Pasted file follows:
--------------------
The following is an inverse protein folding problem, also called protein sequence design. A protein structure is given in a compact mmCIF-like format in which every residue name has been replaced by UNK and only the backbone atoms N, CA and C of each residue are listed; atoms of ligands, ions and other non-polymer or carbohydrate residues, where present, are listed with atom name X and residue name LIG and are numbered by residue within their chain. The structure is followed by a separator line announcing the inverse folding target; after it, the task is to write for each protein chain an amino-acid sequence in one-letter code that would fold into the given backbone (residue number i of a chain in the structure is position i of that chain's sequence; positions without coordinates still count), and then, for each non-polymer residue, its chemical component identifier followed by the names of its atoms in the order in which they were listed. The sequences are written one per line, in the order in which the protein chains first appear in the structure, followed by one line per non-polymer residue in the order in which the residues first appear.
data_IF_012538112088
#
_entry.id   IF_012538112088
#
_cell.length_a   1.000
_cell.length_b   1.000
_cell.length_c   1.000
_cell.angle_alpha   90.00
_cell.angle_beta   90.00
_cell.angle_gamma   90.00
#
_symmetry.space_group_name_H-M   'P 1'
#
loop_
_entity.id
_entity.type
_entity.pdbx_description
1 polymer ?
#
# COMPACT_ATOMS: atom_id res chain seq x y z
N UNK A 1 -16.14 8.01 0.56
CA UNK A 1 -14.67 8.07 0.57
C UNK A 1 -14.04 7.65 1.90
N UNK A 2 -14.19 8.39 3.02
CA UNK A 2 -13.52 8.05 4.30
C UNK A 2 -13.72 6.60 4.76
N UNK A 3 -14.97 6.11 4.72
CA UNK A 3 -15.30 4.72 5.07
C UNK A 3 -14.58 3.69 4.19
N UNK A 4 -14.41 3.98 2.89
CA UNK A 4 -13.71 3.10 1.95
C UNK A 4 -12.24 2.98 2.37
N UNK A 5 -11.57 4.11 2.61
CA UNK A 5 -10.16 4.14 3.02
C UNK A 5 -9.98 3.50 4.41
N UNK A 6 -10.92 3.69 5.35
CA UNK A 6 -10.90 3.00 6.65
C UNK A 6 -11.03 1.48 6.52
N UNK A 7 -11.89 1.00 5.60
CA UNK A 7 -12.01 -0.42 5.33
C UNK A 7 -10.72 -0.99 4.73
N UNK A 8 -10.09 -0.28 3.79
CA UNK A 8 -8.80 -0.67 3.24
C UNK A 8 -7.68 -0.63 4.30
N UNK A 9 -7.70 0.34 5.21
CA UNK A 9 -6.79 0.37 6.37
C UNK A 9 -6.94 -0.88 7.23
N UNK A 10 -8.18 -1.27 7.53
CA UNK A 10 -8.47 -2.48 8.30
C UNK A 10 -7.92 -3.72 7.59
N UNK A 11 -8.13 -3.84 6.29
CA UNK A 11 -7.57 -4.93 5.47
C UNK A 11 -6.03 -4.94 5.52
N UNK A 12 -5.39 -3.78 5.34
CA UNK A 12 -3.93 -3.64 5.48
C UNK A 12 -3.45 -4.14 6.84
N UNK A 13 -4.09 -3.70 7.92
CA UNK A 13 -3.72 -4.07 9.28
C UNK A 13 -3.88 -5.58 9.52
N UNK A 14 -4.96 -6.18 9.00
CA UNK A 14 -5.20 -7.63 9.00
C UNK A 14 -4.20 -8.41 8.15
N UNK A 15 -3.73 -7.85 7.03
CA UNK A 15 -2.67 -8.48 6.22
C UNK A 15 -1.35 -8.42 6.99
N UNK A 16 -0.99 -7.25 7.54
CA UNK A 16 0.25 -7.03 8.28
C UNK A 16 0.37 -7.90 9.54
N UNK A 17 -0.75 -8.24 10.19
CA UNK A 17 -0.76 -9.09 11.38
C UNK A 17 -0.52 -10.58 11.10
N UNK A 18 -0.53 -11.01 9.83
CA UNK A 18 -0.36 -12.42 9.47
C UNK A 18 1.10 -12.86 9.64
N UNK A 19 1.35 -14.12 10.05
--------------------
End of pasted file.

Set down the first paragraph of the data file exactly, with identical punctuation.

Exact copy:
The following is an inverse protein folding problem, also called protein sequence design. A protein structure is given in a compact mmCIF-like format in which every residue name has been replaced by UNK and only the backbone atoms N, CA and C of each residue are listed; atoms of ligands, ions and other non-polymer or carbohydrate residues, where present, are listed with atom name X and residue name LIG and are numbered by residue within their chain. The structure is followed by a separator line announcing the inverse folding target; after it, the task is to write for each protein chain an amino-acid sequence in one-letter code that would fold into the given backbone (residue number i of a chain in the structure is position i of that chain's sequence; positions without coordinates still count), and then, for each non-polymer residue, its chemical component identifier followed by the names of its atoms in the order in which they were listed. The sequences are written one per line, in the order in which the protein chains first appear in the structure, followed by one line per non-polymer residue in the order in which the residues first appear.